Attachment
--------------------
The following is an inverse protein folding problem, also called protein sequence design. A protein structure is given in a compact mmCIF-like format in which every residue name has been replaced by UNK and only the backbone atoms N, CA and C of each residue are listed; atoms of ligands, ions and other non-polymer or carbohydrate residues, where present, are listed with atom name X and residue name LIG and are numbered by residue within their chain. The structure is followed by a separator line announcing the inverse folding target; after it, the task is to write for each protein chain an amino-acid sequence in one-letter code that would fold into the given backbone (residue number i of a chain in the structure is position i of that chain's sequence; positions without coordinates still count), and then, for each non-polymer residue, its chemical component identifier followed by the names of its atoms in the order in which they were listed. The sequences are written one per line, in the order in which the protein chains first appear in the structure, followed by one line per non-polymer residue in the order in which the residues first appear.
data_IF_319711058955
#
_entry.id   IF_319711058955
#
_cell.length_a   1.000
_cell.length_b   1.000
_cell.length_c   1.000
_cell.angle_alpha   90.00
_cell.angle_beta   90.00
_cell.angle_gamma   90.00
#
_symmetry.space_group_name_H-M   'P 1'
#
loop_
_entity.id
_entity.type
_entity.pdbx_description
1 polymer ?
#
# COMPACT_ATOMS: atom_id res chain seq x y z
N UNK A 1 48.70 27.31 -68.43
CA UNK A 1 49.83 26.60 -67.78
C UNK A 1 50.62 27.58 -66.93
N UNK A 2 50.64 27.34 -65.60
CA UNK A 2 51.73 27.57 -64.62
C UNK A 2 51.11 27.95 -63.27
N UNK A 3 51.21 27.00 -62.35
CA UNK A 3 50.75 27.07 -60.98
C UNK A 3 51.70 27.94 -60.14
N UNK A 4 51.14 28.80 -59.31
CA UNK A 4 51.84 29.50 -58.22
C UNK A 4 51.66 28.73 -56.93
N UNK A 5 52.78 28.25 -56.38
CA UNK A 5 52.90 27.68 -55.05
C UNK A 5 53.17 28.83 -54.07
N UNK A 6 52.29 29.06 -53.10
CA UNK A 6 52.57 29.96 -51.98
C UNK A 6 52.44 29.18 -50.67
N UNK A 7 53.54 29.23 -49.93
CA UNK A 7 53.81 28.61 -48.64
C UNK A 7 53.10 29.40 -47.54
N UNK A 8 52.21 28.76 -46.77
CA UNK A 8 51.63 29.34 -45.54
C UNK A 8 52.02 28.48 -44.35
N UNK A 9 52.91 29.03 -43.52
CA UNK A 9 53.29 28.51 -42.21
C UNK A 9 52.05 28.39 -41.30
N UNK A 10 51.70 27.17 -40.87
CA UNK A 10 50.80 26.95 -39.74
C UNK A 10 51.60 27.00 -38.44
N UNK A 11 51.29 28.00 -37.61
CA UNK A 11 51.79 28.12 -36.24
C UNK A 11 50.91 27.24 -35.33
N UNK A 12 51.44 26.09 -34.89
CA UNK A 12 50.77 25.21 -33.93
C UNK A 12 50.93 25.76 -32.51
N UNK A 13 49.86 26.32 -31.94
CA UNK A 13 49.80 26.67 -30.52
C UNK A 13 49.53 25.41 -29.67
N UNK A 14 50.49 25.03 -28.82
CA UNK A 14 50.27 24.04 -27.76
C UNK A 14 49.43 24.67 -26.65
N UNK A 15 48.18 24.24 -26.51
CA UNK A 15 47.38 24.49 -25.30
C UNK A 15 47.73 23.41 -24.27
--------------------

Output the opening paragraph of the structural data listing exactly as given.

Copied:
The following is an inverse protein folding problem, also called protein sequence design. A protein structure is given in a compact mmCIF-like format in which every residue name has been replaced by UNK and only the backbone atoms N, CA and C of each residue are listed; atoms of ligands, ions and other non-polymer or carbohydrate residues, where present, are listed with atom name X and residue name LIG and are numbered by residue within their chain. The structure is followed by a separator line announcing the inverse folding target; after it, the task is to write for each protein chain an amino-acid sequence in one-letter code that would fold into the given backbone (residue number i of a chain in the structure is position i of that chain's sequence; positions without coordinates still count), and then, for each non-polymer residue, its chemical component identifier followed by the names of its atoms in the order in which they were listed. The sequences are written one per line, in the order in which the protein chains first appear in the structure, followed by one line per non-polymer residue in the order in which the residues first appear.